Greens, Libertarians make third-party inroads
Seattle Times staff reporter
Washington's Greens emerged from Tuesday's election unapologetic for the potential spoiler's role played by their presidential candidate, Ralph Nader, and hoping for new legitimacy as a statewide party.
Joe Szwaja, the Green Party's lone congressional candidate in Washington, claimed 20 percent of the vote against Democrat Rep. Jim McDermott. That's the best showing ever for a U.S. Green Party candidate in an election for national office, according to party officials.
"This party was coming out of nowhere, and we consider that we won a lot," said Kara Ceriello, a Green Party statewide organizer. "The growth of this party will be very powerful."
But the Greens still can't claim to be the state's pre-eminent third party. Based on the results of Tuesday's elections, those bragging rights belong to the Libertarian Party.
In Washington state, the Libertarians ran a full slate of 61 candidates for legislative and national office. Their best showing was a 40th District House race in which Mark Leigh claimed 22 percent of the vote as the sole opponent of state Rep. Dave Quall, D-Mount Vernon.
In statewide races, the Libertarians' strongest candidate was Ruth Bennett, who earned more than 7 percent of the vote in a three-way battle for lieutenant governor. Bennett's vote gained the Libertarians status as a major party with a spot on the ballots in future state races.
"We're planning on getting several legislative seats next (election) time," said Carol Miller, director of the state Libertarian Party.
Even though the Libertarians boast a presence across the state, they were often overshadowed by the high-profile campaign of the Green Party's national standard bearer, Ralph Nader.
In the weeks before the election, national and regional media focused on the prospects for Nader siphoning away support from Vice President Al Gore in closely fought states.
On Election Day, Nader won more than 90,000 votes in the cliffhanger Florida race that will determine the presidency.
At an Election Night party, Green Party loyalists were largely unmoved by Gore's plight. And some were bitter over the Democrat's efforts to persuade Nader voters to switch to the vice president.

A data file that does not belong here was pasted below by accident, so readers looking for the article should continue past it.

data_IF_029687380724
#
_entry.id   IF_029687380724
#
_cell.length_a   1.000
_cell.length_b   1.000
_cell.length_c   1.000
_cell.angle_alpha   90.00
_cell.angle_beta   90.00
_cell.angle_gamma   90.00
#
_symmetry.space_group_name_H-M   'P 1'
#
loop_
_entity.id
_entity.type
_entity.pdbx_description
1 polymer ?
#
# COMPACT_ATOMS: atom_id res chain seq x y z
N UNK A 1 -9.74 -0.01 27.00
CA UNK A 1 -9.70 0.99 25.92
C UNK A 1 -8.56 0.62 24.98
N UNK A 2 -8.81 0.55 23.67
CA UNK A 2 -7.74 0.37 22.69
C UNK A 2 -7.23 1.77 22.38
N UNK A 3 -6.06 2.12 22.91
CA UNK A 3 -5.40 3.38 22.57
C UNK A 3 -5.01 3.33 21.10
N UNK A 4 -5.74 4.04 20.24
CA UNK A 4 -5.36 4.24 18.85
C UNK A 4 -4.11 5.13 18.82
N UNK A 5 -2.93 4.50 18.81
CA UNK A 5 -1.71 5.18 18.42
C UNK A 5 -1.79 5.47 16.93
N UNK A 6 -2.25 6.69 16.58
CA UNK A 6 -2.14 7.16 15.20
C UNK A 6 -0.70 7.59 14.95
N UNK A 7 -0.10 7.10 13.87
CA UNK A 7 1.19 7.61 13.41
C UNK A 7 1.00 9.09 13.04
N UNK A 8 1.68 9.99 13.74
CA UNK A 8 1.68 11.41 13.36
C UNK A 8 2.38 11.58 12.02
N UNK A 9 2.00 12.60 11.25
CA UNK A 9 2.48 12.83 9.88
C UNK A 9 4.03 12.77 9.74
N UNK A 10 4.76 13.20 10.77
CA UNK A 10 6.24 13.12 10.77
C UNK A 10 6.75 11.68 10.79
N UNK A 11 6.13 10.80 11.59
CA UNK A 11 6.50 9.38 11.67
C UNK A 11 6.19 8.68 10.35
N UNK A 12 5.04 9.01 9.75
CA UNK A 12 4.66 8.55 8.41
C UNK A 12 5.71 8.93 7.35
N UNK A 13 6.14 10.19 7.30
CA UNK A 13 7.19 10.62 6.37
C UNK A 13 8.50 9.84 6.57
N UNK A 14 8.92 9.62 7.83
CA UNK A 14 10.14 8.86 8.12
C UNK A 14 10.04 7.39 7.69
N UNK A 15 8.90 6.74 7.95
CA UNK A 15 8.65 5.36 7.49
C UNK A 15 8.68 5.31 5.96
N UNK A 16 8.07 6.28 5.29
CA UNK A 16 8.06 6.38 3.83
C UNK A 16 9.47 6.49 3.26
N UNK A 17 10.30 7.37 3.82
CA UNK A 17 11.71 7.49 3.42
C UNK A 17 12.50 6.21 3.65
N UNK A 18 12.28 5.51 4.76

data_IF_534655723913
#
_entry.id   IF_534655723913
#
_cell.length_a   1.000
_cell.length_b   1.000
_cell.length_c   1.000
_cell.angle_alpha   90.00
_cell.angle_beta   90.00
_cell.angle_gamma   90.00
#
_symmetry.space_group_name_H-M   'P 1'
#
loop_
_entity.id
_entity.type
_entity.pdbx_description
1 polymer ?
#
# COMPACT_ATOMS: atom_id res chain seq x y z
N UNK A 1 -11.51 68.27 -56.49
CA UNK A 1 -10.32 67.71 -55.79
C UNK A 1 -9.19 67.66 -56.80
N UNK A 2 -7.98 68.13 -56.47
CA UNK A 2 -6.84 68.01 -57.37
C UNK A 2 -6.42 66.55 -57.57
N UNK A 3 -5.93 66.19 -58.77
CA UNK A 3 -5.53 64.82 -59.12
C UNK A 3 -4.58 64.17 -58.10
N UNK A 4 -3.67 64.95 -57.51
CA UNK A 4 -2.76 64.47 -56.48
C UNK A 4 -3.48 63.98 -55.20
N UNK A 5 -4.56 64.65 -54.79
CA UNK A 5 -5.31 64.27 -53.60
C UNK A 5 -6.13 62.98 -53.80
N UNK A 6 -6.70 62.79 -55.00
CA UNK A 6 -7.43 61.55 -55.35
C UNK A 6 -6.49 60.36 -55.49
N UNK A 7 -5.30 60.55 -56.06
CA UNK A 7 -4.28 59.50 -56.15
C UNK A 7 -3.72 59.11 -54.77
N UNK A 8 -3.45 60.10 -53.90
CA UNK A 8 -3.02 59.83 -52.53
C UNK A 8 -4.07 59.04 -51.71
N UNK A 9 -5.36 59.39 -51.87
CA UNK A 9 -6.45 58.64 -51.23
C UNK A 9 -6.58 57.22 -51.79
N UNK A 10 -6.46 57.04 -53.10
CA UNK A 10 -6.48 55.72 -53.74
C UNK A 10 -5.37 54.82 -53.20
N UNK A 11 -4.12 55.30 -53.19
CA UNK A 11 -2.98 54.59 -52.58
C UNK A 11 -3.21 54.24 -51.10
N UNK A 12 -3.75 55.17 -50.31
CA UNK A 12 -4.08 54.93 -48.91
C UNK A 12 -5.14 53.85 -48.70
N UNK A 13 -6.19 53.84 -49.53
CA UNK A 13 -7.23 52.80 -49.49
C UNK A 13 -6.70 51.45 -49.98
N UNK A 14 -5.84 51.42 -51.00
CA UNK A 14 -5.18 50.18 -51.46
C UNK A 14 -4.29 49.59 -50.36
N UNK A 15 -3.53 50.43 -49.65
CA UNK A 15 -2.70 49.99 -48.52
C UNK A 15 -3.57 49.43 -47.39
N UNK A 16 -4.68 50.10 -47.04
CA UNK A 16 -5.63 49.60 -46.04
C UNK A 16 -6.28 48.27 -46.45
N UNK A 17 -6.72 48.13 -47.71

"We do not know how many people went into the voting booths their minds confused, their souls torn," said the Rev. Robert Jeffries of the Good Hope Baptist Church. "May God have mercy on the Democratic Party. They know not what they do."
If the presidency swings to Bush, the Greens likely will continue to be the focus of Democratic anger. But Szwaja said that Green Party also has helped the Democrats by recruiting many new voters. And in the tightly fought U.S. Senate race in Washington, these Green Party voters likely favored Democrat Maria Cantwell over Republican incumbent Slade Gorton.
"We should get some credit for that," Szwaja said.
He said the Green Party now has organizers in all 39 Washington counties. The party will hold its second statewide convention Nov. 18 in Olympia and hopes to offer a much broader slate of candidates in the next election.
Szwaja said he would like to see the Green Party focus on electoral reform as well as environmental issues.
But Washington Democrats don't see Szwaja's showing in the congressional race as a big sign of support for the Green Party.
"I don't think it means too much," said Paul Berendt, state Democratic Party chairman. "Quite frankly, I think some Republicans who just didn't want to vote for Jim McDermott ended up voting for Szwaja. I think it's more of a partisan Republican vote than a Green vote."
Others said Szwaja's showing was an important step for the state Green Party.
"I think it's a base upon which to build," said David Olson, a University of Washington professor of political science. "I think that we are going to be hearing a lot more from the party in the future. Not at the national level, but at the state and local level."
Seattle Times staff reporter Catherine Tarpley contributed to this report.
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